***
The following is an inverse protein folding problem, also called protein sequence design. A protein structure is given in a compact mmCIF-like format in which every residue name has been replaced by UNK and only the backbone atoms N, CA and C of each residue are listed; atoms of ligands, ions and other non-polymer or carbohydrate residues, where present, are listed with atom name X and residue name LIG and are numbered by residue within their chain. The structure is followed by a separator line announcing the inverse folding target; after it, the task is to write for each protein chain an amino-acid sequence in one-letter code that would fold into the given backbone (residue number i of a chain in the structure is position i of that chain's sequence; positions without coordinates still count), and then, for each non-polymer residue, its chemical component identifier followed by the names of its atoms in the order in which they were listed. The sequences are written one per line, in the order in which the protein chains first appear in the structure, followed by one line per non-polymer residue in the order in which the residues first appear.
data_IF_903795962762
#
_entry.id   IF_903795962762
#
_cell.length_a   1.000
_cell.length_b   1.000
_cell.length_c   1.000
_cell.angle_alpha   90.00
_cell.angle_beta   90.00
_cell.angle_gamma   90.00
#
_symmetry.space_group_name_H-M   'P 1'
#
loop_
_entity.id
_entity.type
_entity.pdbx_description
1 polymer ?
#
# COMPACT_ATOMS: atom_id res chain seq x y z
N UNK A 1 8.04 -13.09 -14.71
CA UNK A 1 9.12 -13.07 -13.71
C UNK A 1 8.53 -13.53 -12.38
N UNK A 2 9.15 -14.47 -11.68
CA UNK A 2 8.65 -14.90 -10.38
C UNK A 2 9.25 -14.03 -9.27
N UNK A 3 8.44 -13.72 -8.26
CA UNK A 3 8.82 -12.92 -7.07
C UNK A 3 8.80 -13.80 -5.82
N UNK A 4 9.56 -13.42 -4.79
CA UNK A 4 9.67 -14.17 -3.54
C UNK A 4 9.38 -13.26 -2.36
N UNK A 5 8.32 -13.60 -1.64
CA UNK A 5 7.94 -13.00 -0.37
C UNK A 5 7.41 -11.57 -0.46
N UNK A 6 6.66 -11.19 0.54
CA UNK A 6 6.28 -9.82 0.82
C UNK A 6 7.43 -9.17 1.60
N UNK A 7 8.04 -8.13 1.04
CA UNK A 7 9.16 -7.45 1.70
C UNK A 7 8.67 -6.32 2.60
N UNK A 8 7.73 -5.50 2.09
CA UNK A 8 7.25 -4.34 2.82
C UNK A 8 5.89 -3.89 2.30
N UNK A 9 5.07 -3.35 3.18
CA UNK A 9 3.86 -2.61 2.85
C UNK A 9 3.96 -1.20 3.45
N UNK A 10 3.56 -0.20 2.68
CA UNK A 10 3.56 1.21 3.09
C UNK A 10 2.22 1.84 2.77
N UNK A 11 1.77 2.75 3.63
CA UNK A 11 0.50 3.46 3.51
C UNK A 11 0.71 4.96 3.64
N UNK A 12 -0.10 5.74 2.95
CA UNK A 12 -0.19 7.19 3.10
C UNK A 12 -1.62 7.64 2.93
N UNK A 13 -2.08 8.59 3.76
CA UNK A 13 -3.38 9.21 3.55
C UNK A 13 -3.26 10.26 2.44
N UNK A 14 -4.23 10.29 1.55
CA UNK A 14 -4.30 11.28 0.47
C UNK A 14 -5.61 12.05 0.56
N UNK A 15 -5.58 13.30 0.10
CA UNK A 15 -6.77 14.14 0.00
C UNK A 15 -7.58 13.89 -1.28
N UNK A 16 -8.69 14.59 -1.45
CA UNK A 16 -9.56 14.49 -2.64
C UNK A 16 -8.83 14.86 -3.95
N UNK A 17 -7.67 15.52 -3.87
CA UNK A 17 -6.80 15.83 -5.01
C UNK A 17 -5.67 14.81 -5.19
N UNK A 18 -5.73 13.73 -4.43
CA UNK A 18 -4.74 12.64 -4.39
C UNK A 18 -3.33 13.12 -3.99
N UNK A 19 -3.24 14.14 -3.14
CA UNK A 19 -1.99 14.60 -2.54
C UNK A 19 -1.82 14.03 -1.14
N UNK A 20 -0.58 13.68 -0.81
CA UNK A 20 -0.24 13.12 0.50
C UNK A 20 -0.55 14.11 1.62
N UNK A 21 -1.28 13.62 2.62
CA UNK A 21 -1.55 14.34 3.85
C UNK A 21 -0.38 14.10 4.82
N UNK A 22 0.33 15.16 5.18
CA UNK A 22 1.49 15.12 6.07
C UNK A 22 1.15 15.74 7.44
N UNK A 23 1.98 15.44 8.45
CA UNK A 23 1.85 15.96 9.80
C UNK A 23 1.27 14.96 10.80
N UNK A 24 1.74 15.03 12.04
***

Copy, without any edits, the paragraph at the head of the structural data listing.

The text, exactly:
The following is an inverse protein folding problem, also called protein sequence design. A protein structure is given in a compact mmCIF-like format in which every residue name has been replaced by UNK and only the backbone atoms N, CA and C of each residue are listed; atoms of ligands, ions and other non-polymer or carbohydrate residues, where present, are listed with atom name X and residue name LIG and are numbered by residue within their chain. The structure is followed by a separator line announcing the inverse folding target; after it, the task is to write for each protein chain an amino-acid sequence in one-letter code that would fold into the given backbone (residue number i of a chain in the structure is position i of that chain's sequence; positions without coordinates still count), and then, for each non-polymer residue, its chemical component identifier followed by the names of its atoms in the order in which they were listed. The sequences are written one per line, in the order in which the protein chains first appear in the structure, followed by one line per non-polymer residue in the order in which the residues first appear.